[Eleanor]: 668.Contest entries.Famous First Lines.December 2011

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2011-12-22 02:06:41
Contest Entry
short story
Free for reading
It fell upon our world, not seeming like some type of harsh backlash, but more like we were alone and it was our fault. In the beginning Sabrina noticed a hush that blanketed everything like the first fall of snow, when you wake up to a world of silence and pristine beauty. She reveled in it just as she exulted in that first gift of winter, when she carefully closed her front door behind her and left melting footprints in the white on the sidewalk, her breath wreathing her head with frost.

It was an odd sort of hush. The first sign that something was different was the news broadcasts. Where before they had been full of revolution and war in various parts of the world, there was no mention of that strife. The broadcasters did not say that peace had broken out, they merely left the conflicts and their resolutions out completely. You would never know there had ever been fighting in Angola or revolution in Iran. It was as though these things had never happened, or these countries did not exist. Newscasts became more and more brief as there was less and less to report, until they were reduced to weather forecasts and sports synopses. Then those fell off, too. Sabrina no longer turned on her television, preferring to listen to classical music on the radio when she was knitting the shawls she sold at the local church bazaar.

As time passed, the changes could no longer be ignored or brushed away as nothing important. The world had gone quiet, the only communication conversation between neighbours stopping on street corners, or chatting amicably over back fences. There was still mail, but not every day. It seemed as though there were fewer people around. Sabrina couldn’t figure it out. She didn’t really care much either until one church bazaar day, behind her table with her beautiful shawls laid out for sale, she realized that there was hardly anyone there. She called over an old friend she had known for years.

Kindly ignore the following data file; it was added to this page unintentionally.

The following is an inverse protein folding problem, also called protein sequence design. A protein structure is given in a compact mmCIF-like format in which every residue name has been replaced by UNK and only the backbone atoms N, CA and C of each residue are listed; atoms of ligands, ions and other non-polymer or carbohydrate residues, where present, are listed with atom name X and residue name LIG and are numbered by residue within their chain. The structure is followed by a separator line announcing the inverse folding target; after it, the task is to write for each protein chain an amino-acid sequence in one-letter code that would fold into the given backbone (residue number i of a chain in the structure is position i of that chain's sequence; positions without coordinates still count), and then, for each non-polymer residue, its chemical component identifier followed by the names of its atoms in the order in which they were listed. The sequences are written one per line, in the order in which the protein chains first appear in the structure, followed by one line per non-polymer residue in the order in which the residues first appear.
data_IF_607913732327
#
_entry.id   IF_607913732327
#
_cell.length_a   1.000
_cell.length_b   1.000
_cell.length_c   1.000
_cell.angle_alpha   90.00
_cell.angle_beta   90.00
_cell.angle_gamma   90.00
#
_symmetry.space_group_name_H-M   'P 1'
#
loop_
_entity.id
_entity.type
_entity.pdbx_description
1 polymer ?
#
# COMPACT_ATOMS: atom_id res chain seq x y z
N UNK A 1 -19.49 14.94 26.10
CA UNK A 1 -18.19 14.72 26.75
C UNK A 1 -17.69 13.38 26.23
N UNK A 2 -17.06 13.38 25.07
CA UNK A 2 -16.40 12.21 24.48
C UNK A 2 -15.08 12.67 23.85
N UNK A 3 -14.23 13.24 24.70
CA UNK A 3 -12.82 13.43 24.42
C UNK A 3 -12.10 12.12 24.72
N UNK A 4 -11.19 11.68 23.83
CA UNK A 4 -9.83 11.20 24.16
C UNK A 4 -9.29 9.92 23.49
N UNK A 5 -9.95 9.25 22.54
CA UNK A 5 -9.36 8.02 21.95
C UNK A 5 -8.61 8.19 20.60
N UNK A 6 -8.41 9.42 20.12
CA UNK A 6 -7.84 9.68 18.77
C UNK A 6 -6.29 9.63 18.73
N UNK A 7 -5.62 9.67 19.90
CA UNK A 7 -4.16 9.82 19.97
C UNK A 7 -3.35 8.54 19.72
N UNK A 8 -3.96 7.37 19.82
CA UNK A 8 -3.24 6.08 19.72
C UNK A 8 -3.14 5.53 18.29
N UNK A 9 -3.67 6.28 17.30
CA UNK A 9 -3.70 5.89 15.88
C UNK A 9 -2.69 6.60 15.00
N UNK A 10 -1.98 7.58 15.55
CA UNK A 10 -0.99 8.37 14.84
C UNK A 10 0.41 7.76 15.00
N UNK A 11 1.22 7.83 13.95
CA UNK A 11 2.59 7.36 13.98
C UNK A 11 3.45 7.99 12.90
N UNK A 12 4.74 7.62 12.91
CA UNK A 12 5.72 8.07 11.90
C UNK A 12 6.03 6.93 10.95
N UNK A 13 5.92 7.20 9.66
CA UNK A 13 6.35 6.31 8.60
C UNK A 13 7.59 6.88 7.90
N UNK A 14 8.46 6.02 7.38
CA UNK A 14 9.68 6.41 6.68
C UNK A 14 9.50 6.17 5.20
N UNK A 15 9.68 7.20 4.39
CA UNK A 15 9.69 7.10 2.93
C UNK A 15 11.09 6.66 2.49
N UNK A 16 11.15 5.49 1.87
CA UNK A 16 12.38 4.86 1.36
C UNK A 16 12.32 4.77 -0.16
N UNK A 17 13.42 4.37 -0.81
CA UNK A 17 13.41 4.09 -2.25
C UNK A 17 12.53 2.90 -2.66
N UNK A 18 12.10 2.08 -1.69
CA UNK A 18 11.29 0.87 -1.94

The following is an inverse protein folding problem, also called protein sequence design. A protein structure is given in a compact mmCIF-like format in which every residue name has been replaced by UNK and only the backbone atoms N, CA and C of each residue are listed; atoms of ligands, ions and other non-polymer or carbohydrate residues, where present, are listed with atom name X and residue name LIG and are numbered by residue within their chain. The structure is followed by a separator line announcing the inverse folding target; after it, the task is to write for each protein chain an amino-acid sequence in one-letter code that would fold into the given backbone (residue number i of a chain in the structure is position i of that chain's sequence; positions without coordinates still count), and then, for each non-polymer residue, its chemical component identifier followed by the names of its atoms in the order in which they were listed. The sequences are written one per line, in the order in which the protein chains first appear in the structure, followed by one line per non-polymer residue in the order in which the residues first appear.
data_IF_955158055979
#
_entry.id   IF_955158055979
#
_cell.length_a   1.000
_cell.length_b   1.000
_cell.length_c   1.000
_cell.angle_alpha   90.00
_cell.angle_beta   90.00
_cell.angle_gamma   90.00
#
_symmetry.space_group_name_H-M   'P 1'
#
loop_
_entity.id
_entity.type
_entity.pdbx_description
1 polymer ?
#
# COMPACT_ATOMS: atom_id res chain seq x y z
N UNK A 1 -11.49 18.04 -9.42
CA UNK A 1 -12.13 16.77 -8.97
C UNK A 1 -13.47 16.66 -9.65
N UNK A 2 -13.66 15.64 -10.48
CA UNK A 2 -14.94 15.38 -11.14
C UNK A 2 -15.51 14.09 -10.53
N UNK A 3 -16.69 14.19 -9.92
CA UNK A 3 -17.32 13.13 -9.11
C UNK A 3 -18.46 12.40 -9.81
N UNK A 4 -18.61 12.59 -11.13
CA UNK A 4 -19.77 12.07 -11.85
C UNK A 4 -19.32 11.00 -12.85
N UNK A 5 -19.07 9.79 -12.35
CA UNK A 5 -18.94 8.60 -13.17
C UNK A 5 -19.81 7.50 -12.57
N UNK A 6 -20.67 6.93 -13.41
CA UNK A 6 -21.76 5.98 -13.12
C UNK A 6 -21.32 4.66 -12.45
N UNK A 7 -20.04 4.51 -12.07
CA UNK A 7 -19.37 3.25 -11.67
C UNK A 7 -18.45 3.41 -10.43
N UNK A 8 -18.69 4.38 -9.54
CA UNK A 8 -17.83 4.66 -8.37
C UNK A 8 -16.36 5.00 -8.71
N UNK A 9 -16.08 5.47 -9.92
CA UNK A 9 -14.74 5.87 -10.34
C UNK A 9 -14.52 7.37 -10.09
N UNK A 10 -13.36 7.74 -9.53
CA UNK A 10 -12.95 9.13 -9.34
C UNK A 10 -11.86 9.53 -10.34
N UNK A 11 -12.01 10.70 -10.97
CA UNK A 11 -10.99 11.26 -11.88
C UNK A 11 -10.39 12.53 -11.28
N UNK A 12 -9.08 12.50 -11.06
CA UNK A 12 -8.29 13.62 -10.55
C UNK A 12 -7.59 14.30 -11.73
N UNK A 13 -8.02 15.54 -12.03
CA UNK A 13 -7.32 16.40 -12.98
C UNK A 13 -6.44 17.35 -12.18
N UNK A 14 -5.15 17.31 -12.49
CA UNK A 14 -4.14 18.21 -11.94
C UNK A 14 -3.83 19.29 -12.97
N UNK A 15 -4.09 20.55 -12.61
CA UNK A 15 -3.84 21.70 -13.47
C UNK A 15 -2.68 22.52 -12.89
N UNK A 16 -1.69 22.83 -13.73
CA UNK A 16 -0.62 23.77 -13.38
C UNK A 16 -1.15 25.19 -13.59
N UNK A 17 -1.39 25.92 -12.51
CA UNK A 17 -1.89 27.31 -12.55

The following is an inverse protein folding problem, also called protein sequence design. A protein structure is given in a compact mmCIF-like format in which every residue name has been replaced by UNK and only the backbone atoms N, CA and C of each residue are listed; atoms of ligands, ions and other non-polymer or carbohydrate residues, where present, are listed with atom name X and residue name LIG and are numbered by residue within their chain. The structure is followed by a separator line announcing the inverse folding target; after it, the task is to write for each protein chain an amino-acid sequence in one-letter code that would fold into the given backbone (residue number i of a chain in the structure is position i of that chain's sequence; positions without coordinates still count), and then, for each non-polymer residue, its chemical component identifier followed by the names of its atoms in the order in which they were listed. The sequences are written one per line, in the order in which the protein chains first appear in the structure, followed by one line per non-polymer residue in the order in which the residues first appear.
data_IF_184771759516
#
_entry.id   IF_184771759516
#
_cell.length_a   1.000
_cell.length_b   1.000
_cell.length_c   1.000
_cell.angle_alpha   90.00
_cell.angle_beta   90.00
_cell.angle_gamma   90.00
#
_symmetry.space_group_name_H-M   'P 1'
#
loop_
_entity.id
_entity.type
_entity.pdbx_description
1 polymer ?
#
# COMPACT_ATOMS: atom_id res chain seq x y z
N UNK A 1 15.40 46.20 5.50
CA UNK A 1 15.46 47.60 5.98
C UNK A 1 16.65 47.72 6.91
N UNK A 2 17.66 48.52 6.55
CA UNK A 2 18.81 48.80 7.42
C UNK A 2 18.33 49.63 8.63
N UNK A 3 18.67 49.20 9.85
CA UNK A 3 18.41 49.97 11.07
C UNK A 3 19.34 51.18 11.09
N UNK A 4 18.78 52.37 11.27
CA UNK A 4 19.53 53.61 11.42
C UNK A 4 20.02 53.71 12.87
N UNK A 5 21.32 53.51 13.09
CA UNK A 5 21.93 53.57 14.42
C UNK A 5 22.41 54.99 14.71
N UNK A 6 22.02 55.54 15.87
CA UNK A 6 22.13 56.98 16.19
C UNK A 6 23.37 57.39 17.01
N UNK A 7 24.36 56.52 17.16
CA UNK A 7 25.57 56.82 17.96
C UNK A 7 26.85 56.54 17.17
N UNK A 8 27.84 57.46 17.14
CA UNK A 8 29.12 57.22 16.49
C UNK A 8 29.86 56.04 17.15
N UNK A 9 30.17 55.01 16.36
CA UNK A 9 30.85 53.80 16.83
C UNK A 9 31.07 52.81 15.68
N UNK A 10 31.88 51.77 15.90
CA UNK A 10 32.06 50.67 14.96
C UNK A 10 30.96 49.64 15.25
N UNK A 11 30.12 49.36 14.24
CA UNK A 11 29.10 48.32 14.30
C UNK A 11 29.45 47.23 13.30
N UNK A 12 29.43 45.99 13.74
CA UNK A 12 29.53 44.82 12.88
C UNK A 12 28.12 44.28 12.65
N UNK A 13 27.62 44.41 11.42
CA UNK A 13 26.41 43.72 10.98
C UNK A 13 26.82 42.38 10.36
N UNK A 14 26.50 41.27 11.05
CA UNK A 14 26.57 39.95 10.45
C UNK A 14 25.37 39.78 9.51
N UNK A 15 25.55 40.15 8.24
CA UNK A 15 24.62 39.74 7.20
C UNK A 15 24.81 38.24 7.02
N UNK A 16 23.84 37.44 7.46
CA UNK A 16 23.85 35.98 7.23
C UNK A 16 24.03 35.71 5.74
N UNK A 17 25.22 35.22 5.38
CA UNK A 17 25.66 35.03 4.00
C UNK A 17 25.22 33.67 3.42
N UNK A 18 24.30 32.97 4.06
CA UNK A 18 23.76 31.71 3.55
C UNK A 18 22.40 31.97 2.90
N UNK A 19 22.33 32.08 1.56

“Chloe,” she said, “where is everyone? What’s happening?”

“I don’t know,” answered the white-haired woman as she fingered one of the lace edges on a particularly beautiful silk and mohair wrap. “It seems like people have just disappeared quietly and there’s nothing to talk about anymore.”

A thought occurred to Sabrina. “Where are all the children?” she asked. “I haven’t seen any here or in church or anywhere, now that I think of it?”

Chloe looked thoughtful. “That’s true. Usually I hear from my grandchildren once a week, but there’s been nothing for ages.”

“Aren’t you worried?” asked Sabrina.

“No,” answered Chloe, “I’m not. That’s very strange, now, isn’t it?”

The older woman wandered off, shaking her head while Sabrina watched her go, narrowing her eyes and thinking that this was no longer like the first fall of snow, but more like the kind of storm that buries anyone venturing out into it.

It was less than a month later that the first space ships arrived with the aliens who took advantage of the niche the missing people had left. Elderly citizens continued with their daily lives, not really caring or even noticing what was going on around them, and in truth, life hadn’t really changed for most of them. Those whose lives were affected didn’t even seem to notice that there was something amiss, much in the way Chloe didn’t miss her grandchildren. Sabrina said nothing but kept her eyes open.

The snow continued to fall, obliterating all that was left of the old world. The old people died, including Sabrina and Chloe and all their friends. But no one mourned them and the aliens, who were indistinguishable from the people they replaced, simply moved into their houses and took over their things.

Generations passed until the new people didn’t know any longer that they weren’t native to the planet. In fact, they were so well assimilated into the biosphere that when we arrived to hunt down our destroyers and take revenge on the deaths of our ancestors, all we found was a planet full of innocents. We would never have known of the deception our murderers had pulled if it had not been for one lace knitter’s diary, found in a church basement, wrapped in a woolen shawl. But by then it was too late, for the planet had worked its magic on us and we found we would rather rest a while instead of seeking vengeance.

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